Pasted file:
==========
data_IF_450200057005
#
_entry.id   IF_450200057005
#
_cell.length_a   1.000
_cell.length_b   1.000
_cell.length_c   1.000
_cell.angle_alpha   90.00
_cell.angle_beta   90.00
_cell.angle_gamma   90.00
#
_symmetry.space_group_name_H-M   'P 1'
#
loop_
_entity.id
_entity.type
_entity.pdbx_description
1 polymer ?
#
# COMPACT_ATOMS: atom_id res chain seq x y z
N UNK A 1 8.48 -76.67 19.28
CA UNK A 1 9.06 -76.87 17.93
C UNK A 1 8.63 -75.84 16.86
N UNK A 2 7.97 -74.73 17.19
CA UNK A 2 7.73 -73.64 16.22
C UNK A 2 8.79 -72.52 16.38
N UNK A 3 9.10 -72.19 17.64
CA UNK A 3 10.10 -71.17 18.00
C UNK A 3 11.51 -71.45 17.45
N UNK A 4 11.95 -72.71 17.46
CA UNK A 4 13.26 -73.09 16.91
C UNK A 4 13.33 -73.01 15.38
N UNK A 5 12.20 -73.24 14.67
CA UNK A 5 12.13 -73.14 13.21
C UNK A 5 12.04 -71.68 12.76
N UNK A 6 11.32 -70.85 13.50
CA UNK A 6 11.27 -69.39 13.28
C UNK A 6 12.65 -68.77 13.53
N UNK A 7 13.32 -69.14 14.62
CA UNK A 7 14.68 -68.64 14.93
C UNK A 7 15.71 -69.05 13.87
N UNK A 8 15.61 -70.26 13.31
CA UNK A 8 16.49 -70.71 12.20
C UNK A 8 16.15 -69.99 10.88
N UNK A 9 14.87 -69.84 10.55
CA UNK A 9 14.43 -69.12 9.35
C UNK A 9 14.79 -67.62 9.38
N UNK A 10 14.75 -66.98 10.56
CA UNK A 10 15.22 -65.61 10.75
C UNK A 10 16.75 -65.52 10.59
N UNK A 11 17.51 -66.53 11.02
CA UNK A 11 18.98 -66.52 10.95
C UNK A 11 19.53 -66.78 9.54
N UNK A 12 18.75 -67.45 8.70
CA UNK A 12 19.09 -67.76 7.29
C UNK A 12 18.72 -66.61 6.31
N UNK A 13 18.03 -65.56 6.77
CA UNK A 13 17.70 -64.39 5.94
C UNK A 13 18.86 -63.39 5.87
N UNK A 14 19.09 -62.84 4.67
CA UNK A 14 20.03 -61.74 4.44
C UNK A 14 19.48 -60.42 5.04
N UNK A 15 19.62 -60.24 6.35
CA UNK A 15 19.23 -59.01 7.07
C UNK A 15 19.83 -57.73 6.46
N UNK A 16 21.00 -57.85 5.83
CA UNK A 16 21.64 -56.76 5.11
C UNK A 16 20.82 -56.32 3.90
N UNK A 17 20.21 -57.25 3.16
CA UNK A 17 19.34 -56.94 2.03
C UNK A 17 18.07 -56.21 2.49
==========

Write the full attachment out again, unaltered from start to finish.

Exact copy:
data_IF_450200057005
#
_entry.id   IF_450200057005
#
_cell.length_a   1.000
_cell.length_b   1.000
_cell.length_c   1.000
_cell.angle_alpha   90.00
_cell.angle_beta   90.00
_cell.angle_gamma   90.00
#
_symmetry.space_group_name_H-M   'P 1'
#
loop_
_entity.id
_entity.type
_entity.pdbx_description
1 polymer ?
#
# COMPACT_ATOMS: atom_id res chain seq x y z
N UNK A 1 8.48 -76.67 19.28
CA UNK A 1 9.06 -76.87 17.93
C UNK A 1 8.63 -75.84 16.86
N UNK A 2 7.97 -74.73 17.19
CA UNK A 2 7.73 -73.64 16.22
C UNK A 2 8.79 -72.52 16.38
N UNK A 3 9.10 -72.19 17.64
CA UNK A 3 10.10 -71.17 18.00
C UNK A 3 11.51 -71.45 17.45
N UNK A 4 11.95 -72.71 17.46
CA UNK A 4 13.26 -73.09 16.91
C UNK A 4 13.33 -73.01 15.38
N UNK A 5 12.20 -73.24 14.67
CA UNK A 5 12.13 -73.14 13.21
C UNK A 5 12.04 -71.68 12.76
N UNK A 6 11.32 -70.85 13.50
CA UNK A 6 11.27 -69.39 13.28
C UNK A 6 12.65 -68.77 13.53
N UNK A 7 13.32 -69.14 14.62
CA UNK A 7 14.68 -68.64 14.93
C UNK A 7 15.71 -69.05 13.87
N UNK A 8 15.61 -70.26 13.31
CA UNK A 8 16.49 -70.71 12.20
C UNK A 8 16.15 -69.99 10.88
N UNK A 9 14.87 -69.84 10.55
CA UNK A 9 14.43 -69.12 9.35
C UNK A 9 14.79 -67.62 9.38
N UNK A 10 14.75 -66.98 10.56
CA UNK A 10 15.22 -65.61 10.75
C UNK A 10 16.75 -65.52 10.59
N UNK A 11 17.51 -66.53 11.02
CA UNK A 11 18.98 -66.52 10.95
C UNK A 11 19.53 -66.78 9.54
N UNK A 12 18.75 -67.45 8.70
CA UNK A 12 19.09 -67.76 7.29
C UNK A 12 18.72 -66.61 6.31
N UNK A 13 18.03 -65.56 6.77
CA UNK A 13 17.70 -64.39 5.94
C UNK A 13 18.86 -63.39 5.87
N UNK A 14 19.09 -62.84 4.67
CA UNK A 14 20.03 -61.74 4.44
C UNK A 14 19.48 -60.42 5.04
N UNK A 15 19.62 -60.24 6.35
CA UNK A 15 19.23 -59.01 7.07
C UNK A 15 19.83 -57.73 6.46
N UNK A 16 21.00 -57.85 5.83
CA UNK A 16 21.64 -56.76 5.11
C UNK A 16 20.82 -56.32 3.90
N UNK A 17 20.21 -57.25 3.16
CA UNK A 17 19.34 -56.94 2.03
C UNK A 17 18.07 -56.21 2.49